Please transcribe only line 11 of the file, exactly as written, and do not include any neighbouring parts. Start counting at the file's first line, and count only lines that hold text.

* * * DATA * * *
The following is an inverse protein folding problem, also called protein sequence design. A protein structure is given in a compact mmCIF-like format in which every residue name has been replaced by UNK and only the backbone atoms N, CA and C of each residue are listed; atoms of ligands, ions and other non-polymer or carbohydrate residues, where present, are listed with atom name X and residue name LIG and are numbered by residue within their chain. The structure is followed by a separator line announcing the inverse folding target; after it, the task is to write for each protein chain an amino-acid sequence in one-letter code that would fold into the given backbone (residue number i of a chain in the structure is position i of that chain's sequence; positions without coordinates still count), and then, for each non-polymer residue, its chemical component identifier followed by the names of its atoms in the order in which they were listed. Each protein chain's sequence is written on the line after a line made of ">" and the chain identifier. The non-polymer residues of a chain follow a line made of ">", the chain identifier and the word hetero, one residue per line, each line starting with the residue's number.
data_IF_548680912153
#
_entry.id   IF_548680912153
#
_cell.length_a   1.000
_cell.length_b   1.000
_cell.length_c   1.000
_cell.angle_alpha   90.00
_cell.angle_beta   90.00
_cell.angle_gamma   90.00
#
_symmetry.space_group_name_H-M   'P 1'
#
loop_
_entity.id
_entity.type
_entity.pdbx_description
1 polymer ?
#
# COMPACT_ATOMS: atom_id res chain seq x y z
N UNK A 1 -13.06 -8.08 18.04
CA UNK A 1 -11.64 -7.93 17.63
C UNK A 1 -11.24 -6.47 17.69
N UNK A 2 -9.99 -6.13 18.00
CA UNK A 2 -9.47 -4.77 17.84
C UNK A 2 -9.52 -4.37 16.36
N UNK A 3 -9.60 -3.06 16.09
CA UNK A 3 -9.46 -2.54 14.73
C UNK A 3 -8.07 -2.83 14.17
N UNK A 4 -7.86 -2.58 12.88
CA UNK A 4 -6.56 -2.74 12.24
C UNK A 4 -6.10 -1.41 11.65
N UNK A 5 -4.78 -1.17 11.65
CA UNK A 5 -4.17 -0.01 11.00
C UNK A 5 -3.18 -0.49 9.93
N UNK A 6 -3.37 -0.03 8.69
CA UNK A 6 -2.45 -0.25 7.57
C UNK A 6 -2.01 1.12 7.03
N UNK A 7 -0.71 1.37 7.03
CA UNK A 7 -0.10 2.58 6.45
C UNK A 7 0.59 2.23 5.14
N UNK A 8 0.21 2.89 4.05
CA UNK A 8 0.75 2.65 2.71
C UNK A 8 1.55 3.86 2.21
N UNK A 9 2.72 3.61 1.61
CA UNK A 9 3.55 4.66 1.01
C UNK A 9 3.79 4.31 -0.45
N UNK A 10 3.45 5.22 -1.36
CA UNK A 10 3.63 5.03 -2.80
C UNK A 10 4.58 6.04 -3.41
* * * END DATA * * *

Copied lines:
_cell.angle_gamma   90.00